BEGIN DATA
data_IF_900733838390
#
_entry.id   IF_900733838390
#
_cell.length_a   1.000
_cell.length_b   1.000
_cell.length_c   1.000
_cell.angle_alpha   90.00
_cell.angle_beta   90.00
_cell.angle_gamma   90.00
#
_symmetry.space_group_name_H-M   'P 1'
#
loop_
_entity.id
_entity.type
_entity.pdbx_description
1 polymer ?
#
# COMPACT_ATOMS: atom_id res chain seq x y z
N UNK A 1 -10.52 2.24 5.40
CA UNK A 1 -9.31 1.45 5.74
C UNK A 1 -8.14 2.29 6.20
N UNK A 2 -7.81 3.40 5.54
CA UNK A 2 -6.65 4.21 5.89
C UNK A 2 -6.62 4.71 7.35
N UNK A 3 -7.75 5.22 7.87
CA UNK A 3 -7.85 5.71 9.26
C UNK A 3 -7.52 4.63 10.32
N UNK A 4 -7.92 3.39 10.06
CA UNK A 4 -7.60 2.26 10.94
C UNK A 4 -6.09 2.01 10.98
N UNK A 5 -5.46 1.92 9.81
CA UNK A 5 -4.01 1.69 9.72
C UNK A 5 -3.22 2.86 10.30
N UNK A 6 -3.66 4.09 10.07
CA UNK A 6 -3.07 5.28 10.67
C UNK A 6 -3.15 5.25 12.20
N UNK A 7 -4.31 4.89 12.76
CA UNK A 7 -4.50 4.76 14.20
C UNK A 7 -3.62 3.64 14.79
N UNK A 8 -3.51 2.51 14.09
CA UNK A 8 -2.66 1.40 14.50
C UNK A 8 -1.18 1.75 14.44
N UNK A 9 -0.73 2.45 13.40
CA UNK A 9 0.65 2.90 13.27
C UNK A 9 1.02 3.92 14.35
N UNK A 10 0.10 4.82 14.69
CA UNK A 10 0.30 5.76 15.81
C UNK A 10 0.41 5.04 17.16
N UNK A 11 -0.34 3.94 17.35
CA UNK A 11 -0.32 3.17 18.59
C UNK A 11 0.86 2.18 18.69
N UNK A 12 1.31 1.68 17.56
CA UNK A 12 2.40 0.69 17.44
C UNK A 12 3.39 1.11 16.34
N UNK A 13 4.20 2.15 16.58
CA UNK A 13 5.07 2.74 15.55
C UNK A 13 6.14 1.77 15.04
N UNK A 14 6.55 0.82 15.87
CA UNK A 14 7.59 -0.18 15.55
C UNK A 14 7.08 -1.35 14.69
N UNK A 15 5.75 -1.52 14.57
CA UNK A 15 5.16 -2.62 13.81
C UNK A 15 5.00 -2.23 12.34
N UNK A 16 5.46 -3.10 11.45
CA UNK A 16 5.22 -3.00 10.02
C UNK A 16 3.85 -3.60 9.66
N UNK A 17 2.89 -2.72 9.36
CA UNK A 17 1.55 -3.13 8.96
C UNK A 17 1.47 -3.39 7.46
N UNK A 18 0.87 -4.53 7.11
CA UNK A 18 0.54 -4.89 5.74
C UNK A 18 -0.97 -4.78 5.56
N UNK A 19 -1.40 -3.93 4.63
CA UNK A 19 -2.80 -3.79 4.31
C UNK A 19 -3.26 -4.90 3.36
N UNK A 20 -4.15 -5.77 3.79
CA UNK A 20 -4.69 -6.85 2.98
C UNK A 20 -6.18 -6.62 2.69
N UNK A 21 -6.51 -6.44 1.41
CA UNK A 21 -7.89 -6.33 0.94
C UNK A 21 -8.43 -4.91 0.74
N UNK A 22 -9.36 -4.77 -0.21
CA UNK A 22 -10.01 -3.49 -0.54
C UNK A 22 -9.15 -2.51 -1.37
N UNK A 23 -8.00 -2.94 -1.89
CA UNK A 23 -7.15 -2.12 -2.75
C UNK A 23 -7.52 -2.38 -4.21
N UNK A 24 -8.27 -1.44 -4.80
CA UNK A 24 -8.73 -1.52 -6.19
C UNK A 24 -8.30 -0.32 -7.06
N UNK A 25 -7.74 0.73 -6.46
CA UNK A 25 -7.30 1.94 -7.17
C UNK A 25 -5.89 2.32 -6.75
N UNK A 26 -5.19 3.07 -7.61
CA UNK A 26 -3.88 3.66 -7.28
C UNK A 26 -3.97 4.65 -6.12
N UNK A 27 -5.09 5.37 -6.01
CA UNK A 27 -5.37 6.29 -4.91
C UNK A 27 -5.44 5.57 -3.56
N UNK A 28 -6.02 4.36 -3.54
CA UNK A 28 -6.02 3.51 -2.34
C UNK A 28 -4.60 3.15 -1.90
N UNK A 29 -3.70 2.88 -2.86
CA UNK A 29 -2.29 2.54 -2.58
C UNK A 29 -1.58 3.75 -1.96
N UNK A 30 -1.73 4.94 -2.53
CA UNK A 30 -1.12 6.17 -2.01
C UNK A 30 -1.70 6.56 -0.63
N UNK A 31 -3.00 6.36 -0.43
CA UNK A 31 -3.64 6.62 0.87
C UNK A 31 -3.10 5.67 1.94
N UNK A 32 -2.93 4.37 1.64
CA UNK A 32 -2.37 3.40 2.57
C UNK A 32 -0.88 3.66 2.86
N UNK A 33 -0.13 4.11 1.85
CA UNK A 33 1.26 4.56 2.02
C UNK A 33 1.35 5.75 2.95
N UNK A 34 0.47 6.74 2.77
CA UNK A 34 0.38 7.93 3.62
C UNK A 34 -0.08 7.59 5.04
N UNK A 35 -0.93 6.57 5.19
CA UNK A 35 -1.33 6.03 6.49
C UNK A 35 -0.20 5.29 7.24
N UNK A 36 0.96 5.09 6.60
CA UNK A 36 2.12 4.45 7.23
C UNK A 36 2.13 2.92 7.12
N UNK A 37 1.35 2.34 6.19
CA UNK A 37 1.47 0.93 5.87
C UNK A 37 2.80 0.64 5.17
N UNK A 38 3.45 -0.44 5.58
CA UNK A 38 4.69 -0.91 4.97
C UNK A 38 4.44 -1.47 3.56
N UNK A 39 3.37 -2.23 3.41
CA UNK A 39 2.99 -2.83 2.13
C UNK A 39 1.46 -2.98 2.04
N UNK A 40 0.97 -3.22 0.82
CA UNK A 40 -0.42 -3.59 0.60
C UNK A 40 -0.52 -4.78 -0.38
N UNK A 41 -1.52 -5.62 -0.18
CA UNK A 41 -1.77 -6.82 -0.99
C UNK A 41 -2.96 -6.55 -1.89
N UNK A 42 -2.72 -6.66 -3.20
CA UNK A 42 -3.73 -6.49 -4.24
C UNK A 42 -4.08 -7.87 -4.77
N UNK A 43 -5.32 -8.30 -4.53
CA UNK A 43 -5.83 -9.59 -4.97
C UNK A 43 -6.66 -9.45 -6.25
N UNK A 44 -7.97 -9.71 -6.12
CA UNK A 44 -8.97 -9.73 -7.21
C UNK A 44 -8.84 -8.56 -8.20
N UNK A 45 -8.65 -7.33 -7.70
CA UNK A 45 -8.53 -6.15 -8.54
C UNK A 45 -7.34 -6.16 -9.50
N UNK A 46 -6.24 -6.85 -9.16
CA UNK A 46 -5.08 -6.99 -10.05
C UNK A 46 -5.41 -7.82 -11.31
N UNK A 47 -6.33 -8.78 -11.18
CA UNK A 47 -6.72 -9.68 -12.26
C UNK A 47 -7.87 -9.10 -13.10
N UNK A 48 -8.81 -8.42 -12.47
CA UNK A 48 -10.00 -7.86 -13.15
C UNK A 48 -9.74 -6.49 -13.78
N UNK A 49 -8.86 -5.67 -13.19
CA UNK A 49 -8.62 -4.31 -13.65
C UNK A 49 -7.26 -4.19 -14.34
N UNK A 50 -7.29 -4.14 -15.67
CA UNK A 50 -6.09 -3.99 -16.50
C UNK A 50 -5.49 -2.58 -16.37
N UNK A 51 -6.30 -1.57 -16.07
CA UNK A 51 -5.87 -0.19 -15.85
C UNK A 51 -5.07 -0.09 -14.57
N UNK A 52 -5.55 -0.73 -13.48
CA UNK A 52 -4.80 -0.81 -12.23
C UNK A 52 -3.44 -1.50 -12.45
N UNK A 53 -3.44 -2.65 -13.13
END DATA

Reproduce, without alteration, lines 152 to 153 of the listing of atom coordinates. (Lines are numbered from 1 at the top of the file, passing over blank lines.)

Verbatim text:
C UNK A 44 -8.84 -8.56 -8.20
N UNK A 45 -8.65 -7.33 -7.70